The Austin City Council listens as Public Works Director Steven Lang describes projects at the city’s wastewater treatment plant Monday.  Trey Mewes/trey.mewes@austindailyherald.com
The Austin City Council listens as Public Works Director Steven Lang describes projects at the city’s wastewater treatment plant Monday.
Trey Mewes/trey.mewes@austindailyherald.com

Archived Story

Council takes public works tour of city

Published 10:17am Tuesday, June 17, 2014

The Austin City Council got an up-close look at some of the city’s biggest public works projects Monday during an hour-long bus tour around the city.

The council toured the almost-finished Hormel Nature Center trails, as well as work done at the North Main Flood Control Project.

Public Works Director Steven Lang updated the council on several of the city’s biggest public works projects, from additions to the city’s wastewater treatment plant to its flood mitigation efforts and upcoming sewer projects on the western edge of town as well.

The city made great strides to lay the foundation for flood walls along the Cedar River in downtown Austin over the winter. City workers closed North Main Street in May to raise the road about two feet higher as part of an overall effort to protect the downtown area from floods. Construction workers are building a water pumping station near the Austin Municipal Pool parking lot as well as creating an eventual “invisible” flood wall, a series of aluminum stop logs that can be stacked up to three feet past the high-water mark from the record 2004 flood.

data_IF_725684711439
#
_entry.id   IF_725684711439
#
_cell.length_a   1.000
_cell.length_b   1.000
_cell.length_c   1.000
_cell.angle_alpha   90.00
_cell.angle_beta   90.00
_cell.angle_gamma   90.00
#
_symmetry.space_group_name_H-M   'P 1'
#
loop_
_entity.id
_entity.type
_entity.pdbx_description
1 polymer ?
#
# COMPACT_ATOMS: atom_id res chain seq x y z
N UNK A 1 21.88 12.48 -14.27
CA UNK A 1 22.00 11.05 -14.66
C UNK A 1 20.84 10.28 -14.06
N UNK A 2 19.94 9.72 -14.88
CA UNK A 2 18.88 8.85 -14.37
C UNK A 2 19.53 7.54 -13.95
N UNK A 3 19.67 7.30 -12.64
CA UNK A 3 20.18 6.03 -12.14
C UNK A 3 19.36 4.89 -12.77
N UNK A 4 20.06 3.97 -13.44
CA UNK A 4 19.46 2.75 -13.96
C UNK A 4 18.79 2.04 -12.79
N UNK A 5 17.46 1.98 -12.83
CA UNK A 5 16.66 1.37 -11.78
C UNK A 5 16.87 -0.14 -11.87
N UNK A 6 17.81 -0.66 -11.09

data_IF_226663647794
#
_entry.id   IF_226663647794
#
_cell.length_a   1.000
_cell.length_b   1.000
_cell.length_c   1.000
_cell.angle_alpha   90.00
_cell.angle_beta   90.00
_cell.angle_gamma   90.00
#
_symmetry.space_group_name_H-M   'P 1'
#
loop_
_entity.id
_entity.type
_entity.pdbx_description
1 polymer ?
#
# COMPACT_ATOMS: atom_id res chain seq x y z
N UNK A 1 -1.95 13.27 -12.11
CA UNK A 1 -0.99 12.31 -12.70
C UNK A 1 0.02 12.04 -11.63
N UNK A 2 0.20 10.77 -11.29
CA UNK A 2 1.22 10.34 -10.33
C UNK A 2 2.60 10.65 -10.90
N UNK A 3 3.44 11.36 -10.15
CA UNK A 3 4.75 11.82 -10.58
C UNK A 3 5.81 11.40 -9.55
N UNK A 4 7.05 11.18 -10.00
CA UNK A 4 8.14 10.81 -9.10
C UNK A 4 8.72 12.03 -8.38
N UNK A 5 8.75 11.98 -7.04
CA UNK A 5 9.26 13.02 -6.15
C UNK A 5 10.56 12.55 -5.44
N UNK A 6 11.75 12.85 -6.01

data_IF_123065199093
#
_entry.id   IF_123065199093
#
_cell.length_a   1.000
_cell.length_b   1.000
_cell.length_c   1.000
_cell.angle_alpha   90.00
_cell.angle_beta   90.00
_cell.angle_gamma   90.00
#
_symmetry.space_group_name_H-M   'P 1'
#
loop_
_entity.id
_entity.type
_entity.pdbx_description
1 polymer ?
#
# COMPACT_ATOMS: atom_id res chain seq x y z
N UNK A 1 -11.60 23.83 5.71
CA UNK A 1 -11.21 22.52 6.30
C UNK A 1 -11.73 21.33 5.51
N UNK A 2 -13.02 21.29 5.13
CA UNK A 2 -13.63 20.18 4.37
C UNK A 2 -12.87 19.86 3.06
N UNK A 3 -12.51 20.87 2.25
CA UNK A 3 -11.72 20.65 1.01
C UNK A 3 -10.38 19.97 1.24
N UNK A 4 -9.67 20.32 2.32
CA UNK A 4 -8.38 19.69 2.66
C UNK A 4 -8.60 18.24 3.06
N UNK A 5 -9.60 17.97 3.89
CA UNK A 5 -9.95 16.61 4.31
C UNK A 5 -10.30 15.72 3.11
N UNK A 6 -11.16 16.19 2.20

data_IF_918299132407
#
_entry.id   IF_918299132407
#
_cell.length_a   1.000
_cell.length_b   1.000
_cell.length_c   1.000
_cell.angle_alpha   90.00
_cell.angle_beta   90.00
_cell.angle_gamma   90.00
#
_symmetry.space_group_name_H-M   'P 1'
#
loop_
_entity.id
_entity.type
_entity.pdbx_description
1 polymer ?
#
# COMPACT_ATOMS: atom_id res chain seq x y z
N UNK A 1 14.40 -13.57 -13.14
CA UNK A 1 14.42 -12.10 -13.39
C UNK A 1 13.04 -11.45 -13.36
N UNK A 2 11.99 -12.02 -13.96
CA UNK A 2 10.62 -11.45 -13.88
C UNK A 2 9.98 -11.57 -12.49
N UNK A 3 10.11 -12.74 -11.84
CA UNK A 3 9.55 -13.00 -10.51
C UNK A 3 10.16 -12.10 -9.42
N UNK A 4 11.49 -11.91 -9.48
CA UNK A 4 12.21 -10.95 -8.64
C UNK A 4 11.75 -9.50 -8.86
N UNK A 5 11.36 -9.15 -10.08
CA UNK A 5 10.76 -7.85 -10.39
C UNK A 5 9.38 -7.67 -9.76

The invisible wall will be about 7 feet higher than North Main Street’s current elevation.

To account for the difference, North Main Street from the Austin Municipal Pool to Eighth Avenue will be raised about two feet. The permanent wall will be constructed two feet higher than that, and the invisible wall will make up the difference.

Lang said city workers plan to reopen Main Street in November if construction goes well.

This week’s weather may hinder the North Main Flood Control project, however. If the Cedar River floods, it could cause delays in the project.


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